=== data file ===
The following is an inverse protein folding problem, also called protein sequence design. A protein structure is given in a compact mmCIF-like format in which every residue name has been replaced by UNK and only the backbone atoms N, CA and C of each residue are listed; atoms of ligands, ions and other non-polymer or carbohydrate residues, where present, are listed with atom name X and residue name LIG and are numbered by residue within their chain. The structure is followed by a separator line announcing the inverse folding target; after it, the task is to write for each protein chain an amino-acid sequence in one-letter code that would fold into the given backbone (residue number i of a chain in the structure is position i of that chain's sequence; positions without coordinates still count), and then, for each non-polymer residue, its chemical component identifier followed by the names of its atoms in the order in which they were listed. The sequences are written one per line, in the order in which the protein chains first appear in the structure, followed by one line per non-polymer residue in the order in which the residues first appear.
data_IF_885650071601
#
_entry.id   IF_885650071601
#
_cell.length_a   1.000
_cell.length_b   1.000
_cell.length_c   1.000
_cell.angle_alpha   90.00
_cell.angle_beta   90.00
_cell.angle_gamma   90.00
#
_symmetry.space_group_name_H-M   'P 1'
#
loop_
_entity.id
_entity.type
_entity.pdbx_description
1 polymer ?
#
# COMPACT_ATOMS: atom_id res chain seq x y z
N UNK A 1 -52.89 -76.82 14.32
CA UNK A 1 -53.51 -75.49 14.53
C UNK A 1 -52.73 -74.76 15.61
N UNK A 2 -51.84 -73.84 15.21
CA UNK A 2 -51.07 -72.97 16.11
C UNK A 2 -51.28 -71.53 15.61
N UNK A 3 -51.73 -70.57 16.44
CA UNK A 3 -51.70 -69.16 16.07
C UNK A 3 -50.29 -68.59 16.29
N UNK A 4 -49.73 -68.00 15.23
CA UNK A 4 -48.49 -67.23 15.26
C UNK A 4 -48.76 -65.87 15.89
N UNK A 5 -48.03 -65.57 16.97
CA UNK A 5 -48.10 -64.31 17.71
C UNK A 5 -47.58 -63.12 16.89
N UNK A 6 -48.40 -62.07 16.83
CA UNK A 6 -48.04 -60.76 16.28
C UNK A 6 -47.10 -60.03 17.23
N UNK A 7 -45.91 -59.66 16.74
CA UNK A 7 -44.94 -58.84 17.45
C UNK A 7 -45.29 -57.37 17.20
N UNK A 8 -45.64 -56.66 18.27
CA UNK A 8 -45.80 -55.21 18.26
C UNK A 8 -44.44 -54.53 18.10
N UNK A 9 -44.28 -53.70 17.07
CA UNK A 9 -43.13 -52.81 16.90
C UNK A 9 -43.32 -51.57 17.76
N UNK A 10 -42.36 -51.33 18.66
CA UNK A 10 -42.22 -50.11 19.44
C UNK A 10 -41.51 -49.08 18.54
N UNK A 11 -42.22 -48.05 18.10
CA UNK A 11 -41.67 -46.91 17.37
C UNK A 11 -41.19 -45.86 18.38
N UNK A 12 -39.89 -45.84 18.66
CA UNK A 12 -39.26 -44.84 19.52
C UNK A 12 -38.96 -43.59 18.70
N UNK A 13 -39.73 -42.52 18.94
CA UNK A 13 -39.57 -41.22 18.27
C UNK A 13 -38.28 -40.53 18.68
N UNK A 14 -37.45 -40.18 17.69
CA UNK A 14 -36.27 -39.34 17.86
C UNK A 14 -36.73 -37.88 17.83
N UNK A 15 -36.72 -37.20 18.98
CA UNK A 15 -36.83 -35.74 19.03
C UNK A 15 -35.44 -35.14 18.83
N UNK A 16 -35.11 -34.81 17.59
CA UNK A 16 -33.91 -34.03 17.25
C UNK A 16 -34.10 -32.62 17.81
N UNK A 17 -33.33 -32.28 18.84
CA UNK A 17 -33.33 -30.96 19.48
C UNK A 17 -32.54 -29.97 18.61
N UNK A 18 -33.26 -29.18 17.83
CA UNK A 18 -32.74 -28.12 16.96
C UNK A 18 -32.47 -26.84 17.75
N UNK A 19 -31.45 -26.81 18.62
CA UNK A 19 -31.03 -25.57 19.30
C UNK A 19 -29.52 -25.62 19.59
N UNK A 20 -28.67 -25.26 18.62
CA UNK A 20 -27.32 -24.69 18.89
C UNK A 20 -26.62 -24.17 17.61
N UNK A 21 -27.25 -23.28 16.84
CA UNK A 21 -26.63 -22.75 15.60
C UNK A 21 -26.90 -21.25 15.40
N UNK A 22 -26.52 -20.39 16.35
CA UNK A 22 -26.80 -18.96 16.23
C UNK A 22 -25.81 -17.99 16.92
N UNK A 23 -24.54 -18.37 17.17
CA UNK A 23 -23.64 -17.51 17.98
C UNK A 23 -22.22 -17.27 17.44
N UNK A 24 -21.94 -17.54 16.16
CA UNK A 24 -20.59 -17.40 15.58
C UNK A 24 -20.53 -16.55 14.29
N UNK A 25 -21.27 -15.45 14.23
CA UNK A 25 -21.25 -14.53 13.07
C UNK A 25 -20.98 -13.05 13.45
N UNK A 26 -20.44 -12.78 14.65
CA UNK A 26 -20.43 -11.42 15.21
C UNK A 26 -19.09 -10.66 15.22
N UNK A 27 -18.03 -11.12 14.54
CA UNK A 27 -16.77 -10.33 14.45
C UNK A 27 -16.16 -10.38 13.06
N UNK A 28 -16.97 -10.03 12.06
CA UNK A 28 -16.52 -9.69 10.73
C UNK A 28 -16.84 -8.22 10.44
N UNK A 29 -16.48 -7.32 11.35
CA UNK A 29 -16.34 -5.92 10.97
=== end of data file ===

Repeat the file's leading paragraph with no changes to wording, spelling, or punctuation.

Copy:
The following is an inverse protein folding problem, also called protein sequence design. A protein structure is given in a compact mmCIF-like format in which every residue name has been replaced by UNK and only the backbone atoms N, CA and C of each residue are listed; atoms of ligands, ions and other non-polymer or carbohydrate residues, where present, are listed with atom name X and residue name LIG and are numbered by residue within their chain. The structure is followed by a separator line announcing the inverse folding target; after it, the task is to write for each protein chain an amino-acid sequence in one-letter code that would fold into the given backbone (residue number i of a chain in the structure is position i of that chain's sequence; positions without coordinates still count), and then, for each non-polymer residue, its chemical component identifier followed by the names of its atoms in the order in which they were listed. The sequences are written one per line, in the order in which the protein chains first appear in the structure, followed by one line per non-polymer residue in the order in which the residues first appear.